Art historian Anne Simone says of the work SUNT LACRIMAE RERUM: “ …the origin of the Latin phrase is found in the fate of the legendary Aeneas, who was rescued by his father from the burning city of Troy and, after this propitious escape, would go on to found the city of Rome. When the Trojan hero one day sees a fresco of the ruins of his destroyed home city, his eyes fill up with tears and one of the most enduring phrases of the Classical Age is coined: SUNT LACRIMAE RERUM – THE WORLD IS FULL OF TEARS. Tears as salty as the sea that always tells of a fate steeped in suffering. Ophelia suffered such a fate. Spurned by Hamlet in his madness, she seeks her own death-by-drowning, a motif that became an evergreen of 19th painting. But changing times change quantity ratios and, especially, contexts. How do we see the representation of bodies of water today? Even when they are devoid of human figures, as in the case of Fernando de Brito, associative images nevertheless impose themselves. Evoked by the data flood of our times, what first springs to our mind’s eye now is likely to be the recent so-called wave of refugees, and the fate of all those whose journey has ended at the bottom of the sea. In a digitally linked-up world, the fate of the individual becomes the fate of many. But the sea of tears could equally be an image for drowning in one’s own emotions, leading us back to ourself. “ (…)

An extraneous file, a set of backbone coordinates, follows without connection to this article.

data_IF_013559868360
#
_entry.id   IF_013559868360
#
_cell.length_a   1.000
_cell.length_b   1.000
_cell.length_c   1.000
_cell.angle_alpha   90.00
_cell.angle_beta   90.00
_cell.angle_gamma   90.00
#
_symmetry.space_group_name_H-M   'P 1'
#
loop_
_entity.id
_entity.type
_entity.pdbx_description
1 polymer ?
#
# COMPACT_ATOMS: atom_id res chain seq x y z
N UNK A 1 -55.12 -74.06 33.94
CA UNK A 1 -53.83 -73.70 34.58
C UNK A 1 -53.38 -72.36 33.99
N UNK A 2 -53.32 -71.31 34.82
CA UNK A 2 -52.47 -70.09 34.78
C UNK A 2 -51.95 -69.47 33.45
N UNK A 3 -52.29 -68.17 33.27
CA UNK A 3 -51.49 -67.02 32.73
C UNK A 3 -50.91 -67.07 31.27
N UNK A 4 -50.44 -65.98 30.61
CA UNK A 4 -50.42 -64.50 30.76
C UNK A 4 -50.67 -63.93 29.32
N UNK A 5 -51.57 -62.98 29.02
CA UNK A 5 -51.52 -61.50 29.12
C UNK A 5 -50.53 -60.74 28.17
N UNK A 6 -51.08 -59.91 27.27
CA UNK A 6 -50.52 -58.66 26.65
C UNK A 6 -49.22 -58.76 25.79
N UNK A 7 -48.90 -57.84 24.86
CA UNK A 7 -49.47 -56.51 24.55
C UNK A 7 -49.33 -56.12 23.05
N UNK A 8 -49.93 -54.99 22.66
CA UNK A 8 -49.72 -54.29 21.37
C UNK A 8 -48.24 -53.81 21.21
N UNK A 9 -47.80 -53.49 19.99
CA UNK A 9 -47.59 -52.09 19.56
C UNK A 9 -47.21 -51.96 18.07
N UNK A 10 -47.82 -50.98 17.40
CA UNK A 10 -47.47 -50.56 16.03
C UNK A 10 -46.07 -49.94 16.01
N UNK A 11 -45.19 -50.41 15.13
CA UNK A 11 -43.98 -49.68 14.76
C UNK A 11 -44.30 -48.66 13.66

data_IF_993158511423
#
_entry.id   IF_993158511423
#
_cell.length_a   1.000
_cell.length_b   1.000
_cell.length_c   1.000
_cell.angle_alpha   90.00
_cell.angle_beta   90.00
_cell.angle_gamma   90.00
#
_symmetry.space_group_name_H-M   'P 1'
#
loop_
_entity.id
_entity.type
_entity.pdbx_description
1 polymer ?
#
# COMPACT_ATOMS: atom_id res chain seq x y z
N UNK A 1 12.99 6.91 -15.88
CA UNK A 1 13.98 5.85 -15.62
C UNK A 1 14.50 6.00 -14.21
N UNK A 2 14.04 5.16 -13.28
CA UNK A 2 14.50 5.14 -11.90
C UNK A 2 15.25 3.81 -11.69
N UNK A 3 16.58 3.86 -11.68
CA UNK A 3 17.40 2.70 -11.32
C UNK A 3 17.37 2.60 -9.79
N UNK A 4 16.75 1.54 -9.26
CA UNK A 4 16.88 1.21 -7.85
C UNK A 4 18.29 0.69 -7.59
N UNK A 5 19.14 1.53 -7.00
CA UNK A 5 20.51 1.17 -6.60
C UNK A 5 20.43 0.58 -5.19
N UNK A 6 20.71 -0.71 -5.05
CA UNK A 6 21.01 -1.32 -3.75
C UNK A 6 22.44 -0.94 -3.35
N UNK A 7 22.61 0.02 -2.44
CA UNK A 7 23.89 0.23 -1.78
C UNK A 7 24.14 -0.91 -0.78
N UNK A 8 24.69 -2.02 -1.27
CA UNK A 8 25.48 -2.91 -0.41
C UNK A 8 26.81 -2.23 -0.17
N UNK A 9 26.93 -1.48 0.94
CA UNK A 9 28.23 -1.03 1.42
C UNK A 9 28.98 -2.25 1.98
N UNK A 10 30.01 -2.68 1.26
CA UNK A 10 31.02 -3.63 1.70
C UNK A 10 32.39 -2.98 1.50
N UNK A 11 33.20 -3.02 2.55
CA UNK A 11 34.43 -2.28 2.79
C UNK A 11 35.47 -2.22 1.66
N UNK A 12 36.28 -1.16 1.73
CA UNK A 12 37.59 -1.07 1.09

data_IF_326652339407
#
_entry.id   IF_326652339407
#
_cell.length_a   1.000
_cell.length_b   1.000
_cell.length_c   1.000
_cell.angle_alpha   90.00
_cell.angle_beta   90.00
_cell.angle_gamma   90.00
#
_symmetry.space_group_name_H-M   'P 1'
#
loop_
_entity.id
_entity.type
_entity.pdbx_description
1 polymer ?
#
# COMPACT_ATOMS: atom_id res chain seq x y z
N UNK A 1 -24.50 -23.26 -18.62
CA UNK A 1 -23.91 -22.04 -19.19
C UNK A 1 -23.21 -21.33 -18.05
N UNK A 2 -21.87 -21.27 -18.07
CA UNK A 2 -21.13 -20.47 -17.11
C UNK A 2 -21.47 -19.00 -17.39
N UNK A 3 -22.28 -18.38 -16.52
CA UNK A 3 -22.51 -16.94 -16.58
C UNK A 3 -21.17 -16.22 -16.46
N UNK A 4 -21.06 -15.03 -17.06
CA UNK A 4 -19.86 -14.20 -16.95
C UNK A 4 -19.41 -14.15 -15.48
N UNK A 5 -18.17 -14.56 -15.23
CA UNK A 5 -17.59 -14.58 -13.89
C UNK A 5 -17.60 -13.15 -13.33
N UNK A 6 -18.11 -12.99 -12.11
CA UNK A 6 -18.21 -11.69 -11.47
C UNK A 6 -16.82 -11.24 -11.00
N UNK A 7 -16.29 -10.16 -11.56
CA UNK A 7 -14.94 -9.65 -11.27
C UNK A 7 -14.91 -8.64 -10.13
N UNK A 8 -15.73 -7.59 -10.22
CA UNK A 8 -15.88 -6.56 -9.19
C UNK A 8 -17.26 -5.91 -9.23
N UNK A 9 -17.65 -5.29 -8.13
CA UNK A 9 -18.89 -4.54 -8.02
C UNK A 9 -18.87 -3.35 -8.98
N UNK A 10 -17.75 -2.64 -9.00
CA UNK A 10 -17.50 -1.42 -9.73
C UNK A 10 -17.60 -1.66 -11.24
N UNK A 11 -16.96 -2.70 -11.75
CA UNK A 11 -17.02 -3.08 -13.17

Perhaps Fernando de Brito’s own biography – born in 1956 in Portugal, emigrated at the age of 12 with his parents to Hamburg – makes him especially receptive to the issue of migration and to the plight of all others who set out to seek a new life for themselves under extreme and extremely uncertain conditions. But maybe it is simply because he is a sensitive, open person who sees himself as a citizen of the world, formed by Western European humanistic culture, and who counts himself lucky to live in a wealthy, democratic country today.
Since 2011, Fernando de Brito has very intensely explored this multi-layered topic and his options for translating it into a language of images. The pictures from the SUNT LACRIMAE RERUM series reveal a clear visual kinship with the artists’ previous “seismographic” artist portraits exhibited at the Van der Grinten Galerie in 2017, large-format ballpoint pen drawings that reveal an inner world of highly sensitive density. In these latest works, however, the parallel lines no longer appear purely as an element of pulsation, of oscillation. Here they also vibrate like the surface of the water with the light reflecting off it.
Using various techniques, including ballpoint pen, painting and scratch drawing in countless laboriously applied layers on a base of paper, MDF or wood, and with variations in color, the abstract compositions, divided into the various thematic groups ‘Persons’, ‘Quattro’, ‘Anonymous’, ‘Regions’, ‘Unknown’, leave open an associative space for seeing and sensing … a journey across the sea, the horizon line that can be seen to come ever closer, or move ever farther out of reach. This could represent a destination just within or just out or reach. The notion of sinking down into the depths and the very fathoms of the sea itself are also present….
Here, it appears that Fernando de Brito has undertaken a sensitive search for a possible correspondence between content and form, and has succeeded, it seems, in finding his own empathetic way of retelling individual stories, sparing them from the fate of forgetting.